Genius as Pariah: The Life and Poems of George Barker

Article excerpt

"To be so closely caught up in the teelh of things that they kill you, no matter how infinitesimally kill you, is, truly, to be a poet: and to be a poet in fact it is additionally necessary that you should possess the tongues and instruments with which to record this series of infinitesimal deaths."

--George Barker, "Therefore All Poems Are Elegies"

In 2001, Jonathan Cape in London published The Chameleon Poet, a biography of the English poet George Barker by Robert Fraser. The book has received a number of favorable reviews, among them a cover review in the TLS. Fraser, who edited the second edition of Barker's Collected Poems in 1987 and the Selected Poems in 1995, makes the case for reconsideration of Barker as a major poet of the twentieth century; he also recounts the outrageous exploits and charismatic qualities that made Barker, for a time, a larger-than-life figure in English poetry. Both the biography and the Selected deserve a wider readership, but unfortunately neither is in print, as of this writing, in England or America. What follows is intended as a plea and a provocation: to the reader, to track down the biography and the poems; to discerning publishers, to bring them back into print on both sides of the Atlantic.

I. To Be a Poet

George Barker was born in 1913, grew up with two sisters and a brother in a tenement district of London, and left school at fifteen. His English soldier father ("The Colonel") was strict and feared, his Irish poetry-loving mother ("Big Mumma") adored. He was educated by Jesuits, an immersion in Catholicism that laid the foundation of his character and saturated his sensibility as a writer, particularly through the influence of Cardinal Newman. At the time he dropped out of school, he was already a precocious poet, having written his first serious poem--an imitation of Spenser composed in the Faerie Queene stanza--at age nine.

Among Barker's formative literary influences were Blake, Hopkins, D.H. Lawrence, T.S. Eliot, Baudelaire, and Verlaine (Blake would prove to be his lifelong model). At twenty, he published a novel and 30 Preliminary Poems with Parton Street Press, a small press specializing in the discovery of fresh literary talent; he became known, along with his contemporaries Dylan Thomas and David Gascoyne, as one of the "Parton Street Poets." With help from Edwin Muir, Barker's work soon won the attention of T. S. Eliot, who pronounced Barker "a genius" and set up a fund to provide the young poet with much-needed financial support. In 1935 Faber & Faber brought out Barker's first full-length collection, Poems. That same year, Yeats selected Barker as the youngest poet to be included in the 1936 edition of The Oxford Book of Modern Verse, declaring him the best poet of the new generation-better than Auden, and comparable to Gerard Manley Hopkins for "rhythmic invention." By the age of twenty-two, Barker--an interloper from the London slums with no formal education--had become a literary phenomenon.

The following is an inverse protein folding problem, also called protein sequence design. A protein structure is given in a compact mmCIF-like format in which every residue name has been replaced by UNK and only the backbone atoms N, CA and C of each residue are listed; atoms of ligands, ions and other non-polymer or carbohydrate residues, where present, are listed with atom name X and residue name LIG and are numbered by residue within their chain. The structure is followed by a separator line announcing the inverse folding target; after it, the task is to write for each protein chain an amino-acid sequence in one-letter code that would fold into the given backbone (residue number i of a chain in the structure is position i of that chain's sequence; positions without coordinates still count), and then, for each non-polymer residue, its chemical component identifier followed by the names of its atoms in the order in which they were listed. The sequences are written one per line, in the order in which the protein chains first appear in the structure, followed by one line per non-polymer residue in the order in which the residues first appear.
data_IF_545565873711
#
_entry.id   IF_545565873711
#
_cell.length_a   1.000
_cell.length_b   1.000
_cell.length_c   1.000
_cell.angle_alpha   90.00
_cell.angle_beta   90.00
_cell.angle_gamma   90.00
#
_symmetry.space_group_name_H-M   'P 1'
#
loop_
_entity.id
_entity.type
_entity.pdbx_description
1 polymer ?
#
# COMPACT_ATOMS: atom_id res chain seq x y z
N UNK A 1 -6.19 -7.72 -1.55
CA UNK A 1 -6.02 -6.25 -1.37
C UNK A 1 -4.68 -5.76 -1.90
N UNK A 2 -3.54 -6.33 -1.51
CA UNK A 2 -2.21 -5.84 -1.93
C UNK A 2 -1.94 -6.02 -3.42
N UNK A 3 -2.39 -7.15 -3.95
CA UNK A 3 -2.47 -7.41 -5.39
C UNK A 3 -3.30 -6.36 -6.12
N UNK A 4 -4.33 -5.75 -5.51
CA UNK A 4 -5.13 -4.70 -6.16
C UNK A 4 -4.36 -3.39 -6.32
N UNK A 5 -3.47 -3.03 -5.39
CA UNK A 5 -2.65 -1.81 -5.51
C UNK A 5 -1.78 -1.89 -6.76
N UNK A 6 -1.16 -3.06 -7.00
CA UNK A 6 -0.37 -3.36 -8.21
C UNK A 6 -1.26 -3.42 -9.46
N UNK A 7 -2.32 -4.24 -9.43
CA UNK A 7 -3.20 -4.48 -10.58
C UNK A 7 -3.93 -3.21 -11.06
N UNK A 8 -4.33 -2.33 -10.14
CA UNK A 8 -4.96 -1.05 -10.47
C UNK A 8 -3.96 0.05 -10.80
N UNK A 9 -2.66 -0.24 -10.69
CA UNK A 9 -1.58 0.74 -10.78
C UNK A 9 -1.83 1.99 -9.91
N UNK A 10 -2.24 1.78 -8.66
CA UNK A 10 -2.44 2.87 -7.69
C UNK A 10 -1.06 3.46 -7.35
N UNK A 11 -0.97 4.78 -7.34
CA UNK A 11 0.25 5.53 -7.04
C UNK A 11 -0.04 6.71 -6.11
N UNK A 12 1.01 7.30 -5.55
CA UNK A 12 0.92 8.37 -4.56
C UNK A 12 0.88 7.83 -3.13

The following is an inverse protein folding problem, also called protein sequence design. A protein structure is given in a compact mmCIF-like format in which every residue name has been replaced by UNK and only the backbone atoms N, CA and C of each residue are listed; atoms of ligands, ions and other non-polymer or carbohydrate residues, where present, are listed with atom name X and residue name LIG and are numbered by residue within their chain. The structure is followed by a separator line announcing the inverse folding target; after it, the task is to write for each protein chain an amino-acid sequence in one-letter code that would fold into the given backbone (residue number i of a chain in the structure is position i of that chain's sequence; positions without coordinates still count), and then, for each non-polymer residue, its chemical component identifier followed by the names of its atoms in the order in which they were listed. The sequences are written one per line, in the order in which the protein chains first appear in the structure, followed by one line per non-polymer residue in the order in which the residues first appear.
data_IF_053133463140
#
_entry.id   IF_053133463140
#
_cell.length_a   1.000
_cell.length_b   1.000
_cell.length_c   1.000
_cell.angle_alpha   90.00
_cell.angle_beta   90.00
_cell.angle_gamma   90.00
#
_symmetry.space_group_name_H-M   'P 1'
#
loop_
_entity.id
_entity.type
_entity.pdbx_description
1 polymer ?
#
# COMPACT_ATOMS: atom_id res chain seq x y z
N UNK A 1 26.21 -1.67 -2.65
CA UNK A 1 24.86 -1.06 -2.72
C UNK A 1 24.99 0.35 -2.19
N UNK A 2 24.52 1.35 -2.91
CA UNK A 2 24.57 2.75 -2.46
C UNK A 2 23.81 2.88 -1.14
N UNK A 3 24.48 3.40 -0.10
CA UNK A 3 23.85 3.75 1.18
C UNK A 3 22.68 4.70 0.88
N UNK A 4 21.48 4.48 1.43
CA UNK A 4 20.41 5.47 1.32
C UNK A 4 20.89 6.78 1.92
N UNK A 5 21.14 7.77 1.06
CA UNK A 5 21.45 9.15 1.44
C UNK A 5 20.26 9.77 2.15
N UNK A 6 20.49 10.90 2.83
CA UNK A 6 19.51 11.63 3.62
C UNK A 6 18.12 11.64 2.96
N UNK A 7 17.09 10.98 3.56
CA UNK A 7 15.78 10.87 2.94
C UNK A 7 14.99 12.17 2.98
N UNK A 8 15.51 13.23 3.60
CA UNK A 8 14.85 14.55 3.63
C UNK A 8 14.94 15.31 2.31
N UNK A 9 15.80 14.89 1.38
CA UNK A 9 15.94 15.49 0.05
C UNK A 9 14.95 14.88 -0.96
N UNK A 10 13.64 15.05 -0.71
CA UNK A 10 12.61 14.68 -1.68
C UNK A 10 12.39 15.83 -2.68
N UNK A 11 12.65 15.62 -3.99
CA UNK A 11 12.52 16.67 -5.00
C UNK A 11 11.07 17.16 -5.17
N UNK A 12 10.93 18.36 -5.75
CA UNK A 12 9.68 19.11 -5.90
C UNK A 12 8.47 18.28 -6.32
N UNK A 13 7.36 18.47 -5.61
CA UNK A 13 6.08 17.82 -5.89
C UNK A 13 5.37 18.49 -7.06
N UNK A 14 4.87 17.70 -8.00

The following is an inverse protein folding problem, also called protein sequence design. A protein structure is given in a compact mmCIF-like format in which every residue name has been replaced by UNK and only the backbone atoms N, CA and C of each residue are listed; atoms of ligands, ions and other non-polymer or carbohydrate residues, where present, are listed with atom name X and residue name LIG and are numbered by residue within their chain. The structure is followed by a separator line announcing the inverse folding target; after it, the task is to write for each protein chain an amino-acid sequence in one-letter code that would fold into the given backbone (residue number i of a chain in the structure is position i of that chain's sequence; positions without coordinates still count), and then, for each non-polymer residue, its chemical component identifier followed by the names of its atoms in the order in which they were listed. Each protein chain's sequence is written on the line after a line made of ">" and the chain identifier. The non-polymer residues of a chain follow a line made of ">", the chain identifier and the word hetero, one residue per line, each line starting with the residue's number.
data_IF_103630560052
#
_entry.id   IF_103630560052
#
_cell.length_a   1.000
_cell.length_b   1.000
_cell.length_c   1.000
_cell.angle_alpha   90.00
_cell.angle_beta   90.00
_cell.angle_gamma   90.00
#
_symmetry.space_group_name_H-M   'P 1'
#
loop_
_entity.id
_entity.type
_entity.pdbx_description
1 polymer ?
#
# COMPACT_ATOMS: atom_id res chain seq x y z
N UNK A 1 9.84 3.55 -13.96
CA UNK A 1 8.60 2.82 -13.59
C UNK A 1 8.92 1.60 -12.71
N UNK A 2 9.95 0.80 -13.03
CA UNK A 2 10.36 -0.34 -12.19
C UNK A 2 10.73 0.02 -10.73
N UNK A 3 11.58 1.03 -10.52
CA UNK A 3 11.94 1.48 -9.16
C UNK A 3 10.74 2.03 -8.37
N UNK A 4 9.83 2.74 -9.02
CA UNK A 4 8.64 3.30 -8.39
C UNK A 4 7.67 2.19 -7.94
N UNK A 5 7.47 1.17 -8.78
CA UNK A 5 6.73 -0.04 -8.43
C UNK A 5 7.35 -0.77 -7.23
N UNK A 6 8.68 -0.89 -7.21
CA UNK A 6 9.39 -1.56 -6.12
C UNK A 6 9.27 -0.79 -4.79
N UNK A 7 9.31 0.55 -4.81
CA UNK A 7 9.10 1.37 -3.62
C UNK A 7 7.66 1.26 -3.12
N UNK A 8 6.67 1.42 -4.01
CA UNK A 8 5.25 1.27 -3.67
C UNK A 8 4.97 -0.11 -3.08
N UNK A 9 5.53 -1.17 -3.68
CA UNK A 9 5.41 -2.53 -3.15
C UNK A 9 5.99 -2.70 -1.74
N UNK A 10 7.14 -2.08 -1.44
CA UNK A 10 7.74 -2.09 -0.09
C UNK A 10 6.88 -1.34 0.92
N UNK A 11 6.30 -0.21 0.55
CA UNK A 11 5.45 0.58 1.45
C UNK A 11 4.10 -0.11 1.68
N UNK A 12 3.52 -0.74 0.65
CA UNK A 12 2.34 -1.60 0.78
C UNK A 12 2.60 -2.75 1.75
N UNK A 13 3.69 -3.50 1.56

His reputation soon became phenomenal in other respects. From the late' 30s to the early '50s, Barker was considered the most notorious of the "rogues and rascals" of bohemian London in its heyday. Called "The Master" by his drinking companions--who included Dylan Thomas, W.S. Graham, Louis MacNeice, Lucien Freud, and Francis Bacon--Barker held sway in the pubs of Soho with a golden tongue and a dangerous temperament. Like Byron, the poet to whom he was most often compared, he was both an uncompromising romantic and a lacerating satirist; and much to the envy of his rival Thomas, his Byronic glamour proved sexually irresistible to men and women alike. As Fraser puts it, he was "an enchanter of souls."

Barker's notoriety was in no small part enhanced by his disappearance for four years during the war, first to Japan in 1939, and then to the United States. Stories of his escapades proliferated in his absence: in Big Sur he had abandoned his wife for a beautiful Canadian heiress, with whom he was arrested by the wartime authorities as a fornicator and a spy; he had had other affairs with innumerable lovers, both male and female, and had fathered a litter of illegitimate children; he had plucked out his brother's right eyeball in a swordfight; he had collaborated on an avant-garde film, The Geography of the Body (which became a seminal influence on experimental filmmakers from Maya Deren to Stan Brakhage and Andy Warhol); he had made his living by writing pornography with Anais Nin and Henry Miller. …